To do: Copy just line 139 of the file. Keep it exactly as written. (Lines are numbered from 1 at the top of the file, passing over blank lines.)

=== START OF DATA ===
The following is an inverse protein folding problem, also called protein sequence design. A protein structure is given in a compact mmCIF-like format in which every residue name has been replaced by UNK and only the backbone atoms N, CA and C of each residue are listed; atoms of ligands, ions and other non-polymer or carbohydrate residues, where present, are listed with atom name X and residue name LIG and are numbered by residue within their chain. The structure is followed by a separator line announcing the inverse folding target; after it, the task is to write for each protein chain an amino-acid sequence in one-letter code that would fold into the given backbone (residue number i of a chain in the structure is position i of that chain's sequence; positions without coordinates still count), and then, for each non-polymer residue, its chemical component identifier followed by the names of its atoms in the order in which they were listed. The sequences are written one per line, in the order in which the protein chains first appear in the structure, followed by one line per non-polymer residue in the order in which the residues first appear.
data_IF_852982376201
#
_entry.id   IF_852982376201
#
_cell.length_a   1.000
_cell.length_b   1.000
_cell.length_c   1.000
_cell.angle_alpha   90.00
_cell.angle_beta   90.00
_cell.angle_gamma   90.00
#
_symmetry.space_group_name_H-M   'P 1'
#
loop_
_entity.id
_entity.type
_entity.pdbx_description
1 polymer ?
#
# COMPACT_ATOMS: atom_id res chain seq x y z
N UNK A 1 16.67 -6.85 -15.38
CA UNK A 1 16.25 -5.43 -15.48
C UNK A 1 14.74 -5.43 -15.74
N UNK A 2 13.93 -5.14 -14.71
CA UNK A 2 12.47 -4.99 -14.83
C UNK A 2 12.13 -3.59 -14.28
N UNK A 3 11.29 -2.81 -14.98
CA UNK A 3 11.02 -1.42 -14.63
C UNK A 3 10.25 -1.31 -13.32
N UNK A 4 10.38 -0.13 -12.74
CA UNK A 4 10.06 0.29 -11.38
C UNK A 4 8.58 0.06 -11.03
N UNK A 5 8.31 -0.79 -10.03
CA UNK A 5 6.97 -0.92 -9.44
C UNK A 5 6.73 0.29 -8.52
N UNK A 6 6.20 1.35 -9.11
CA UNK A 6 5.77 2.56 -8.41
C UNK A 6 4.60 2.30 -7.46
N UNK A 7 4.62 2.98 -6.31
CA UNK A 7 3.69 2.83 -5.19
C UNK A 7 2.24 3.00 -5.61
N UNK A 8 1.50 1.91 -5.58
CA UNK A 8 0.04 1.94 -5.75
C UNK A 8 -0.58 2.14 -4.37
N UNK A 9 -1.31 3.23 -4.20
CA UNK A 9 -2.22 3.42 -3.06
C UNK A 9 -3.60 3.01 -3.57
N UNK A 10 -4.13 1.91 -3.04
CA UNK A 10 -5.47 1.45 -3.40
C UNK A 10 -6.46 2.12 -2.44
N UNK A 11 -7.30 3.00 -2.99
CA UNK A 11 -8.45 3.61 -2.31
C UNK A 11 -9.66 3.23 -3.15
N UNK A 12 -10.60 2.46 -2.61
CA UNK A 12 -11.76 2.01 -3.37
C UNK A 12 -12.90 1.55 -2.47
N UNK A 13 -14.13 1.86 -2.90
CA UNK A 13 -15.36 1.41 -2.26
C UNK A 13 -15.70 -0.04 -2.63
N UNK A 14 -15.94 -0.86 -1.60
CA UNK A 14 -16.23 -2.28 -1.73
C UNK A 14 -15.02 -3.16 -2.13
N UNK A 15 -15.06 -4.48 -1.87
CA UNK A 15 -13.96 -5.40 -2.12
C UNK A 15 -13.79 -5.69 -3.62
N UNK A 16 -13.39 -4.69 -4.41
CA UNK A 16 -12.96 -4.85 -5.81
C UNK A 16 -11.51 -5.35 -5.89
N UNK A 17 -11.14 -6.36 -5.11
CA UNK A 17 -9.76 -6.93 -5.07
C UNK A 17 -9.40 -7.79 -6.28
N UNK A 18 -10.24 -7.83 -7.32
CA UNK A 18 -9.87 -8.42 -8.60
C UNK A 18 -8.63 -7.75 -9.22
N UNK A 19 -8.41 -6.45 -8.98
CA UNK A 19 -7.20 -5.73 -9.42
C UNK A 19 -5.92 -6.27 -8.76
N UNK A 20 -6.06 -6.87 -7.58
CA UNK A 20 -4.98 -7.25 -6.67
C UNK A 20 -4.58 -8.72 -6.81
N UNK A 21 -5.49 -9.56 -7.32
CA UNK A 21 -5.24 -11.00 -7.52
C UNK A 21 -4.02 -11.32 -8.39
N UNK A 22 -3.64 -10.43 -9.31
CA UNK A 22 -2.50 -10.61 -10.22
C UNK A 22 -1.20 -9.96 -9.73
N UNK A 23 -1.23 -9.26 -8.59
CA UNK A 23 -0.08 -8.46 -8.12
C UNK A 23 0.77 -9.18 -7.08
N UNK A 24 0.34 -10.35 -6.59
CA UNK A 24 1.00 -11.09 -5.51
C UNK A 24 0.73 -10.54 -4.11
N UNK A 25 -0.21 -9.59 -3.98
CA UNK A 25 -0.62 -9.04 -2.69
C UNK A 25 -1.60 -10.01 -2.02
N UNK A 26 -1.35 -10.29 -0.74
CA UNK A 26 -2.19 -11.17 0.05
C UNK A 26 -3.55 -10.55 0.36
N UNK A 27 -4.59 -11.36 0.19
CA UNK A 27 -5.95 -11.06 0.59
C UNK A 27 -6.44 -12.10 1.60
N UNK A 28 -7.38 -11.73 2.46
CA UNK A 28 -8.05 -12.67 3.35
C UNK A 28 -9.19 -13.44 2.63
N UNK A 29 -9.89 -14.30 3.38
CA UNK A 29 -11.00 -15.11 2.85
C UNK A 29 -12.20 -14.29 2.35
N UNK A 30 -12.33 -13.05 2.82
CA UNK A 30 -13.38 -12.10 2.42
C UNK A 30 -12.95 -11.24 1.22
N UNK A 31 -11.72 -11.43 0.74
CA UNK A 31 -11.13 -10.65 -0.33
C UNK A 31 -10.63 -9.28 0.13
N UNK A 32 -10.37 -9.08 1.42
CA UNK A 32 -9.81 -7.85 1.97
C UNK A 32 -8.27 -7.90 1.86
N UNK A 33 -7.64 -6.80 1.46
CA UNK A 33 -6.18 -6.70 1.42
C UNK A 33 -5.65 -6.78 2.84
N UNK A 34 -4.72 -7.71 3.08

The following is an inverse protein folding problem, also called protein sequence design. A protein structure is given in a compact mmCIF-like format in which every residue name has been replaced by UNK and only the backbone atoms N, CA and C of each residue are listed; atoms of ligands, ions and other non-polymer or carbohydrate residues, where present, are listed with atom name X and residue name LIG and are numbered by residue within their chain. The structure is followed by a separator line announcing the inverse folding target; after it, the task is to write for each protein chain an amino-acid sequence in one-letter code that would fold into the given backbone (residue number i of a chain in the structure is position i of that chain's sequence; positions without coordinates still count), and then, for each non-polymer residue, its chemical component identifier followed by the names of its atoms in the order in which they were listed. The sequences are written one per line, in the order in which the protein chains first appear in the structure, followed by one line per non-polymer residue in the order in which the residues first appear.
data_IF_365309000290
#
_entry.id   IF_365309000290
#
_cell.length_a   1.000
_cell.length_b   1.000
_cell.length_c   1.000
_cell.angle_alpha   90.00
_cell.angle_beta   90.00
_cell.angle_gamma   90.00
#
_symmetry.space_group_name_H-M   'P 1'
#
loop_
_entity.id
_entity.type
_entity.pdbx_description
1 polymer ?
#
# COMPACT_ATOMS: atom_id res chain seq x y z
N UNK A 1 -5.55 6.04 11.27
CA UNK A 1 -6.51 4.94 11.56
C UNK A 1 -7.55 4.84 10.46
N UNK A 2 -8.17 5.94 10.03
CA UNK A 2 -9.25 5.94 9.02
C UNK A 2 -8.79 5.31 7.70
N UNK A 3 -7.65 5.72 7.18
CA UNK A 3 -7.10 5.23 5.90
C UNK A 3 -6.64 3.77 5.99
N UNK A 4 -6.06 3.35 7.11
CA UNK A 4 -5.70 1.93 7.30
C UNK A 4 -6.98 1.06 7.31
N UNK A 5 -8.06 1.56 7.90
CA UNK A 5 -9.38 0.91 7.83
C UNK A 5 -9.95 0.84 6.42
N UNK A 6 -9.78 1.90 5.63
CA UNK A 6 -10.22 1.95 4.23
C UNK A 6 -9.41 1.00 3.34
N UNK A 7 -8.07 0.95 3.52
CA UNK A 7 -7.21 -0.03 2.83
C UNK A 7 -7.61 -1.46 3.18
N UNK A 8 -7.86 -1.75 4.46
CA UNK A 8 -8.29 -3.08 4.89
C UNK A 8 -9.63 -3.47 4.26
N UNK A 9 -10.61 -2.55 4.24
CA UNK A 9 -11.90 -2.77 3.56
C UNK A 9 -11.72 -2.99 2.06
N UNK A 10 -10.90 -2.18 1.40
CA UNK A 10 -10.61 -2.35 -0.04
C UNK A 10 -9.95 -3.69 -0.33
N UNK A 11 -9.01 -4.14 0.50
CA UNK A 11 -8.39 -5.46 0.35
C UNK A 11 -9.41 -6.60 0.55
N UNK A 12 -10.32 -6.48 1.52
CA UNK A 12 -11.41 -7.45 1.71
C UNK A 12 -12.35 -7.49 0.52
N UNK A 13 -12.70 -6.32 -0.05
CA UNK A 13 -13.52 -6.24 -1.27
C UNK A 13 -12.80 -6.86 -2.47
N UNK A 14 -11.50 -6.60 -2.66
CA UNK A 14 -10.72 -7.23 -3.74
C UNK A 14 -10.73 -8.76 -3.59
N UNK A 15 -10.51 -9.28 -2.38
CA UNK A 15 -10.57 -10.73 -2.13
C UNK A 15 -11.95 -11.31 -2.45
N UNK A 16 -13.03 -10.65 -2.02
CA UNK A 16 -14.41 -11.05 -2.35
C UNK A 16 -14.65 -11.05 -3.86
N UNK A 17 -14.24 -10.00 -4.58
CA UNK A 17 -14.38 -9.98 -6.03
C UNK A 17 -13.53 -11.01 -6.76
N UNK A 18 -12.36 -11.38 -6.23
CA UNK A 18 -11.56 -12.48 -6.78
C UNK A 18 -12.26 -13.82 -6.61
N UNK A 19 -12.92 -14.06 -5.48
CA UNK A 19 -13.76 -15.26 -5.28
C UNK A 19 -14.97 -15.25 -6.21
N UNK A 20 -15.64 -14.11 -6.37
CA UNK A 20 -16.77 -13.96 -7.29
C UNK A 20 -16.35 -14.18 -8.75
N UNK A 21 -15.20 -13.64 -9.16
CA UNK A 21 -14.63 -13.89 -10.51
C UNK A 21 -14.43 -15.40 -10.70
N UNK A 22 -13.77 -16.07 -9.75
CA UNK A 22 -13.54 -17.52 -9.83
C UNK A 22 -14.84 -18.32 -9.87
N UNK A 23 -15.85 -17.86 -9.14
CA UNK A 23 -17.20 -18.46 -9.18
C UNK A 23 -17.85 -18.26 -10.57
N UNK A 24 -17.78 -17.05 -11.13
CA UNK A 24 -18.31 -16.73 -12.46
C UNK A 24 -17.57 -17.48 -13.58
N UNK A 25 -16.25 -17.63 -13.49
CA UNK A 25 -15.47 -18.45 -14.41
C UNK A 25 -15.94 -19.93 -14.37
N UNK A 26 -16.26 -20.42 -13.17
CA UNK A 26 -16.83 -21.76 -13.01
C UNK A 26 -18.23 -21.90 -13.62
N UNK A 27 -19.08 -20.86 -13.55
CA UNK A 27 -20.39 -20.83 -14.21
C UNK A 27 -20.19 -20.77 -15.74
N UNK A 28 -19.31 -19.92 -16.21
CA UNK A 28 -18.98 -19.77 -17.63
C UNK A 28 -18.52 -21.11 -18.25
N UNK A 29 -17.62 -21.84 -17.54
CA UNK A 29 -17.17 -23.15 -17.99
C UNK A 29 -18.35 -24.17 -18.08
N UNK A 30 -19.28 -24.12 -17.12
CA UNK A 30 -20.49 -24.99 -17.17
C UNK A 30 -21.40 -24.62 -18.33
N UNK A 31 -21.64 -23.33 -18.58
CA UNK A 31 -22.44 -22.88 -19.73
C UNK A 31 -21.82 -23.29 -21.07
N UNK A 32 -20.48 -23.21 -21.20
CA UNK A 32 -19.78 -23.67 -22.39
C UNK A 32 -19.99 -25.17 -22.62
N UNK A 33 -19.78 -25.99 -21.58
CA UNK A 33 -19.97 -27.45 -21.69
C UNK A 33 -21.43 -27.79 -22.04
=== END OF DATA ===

_entity.pdbx_description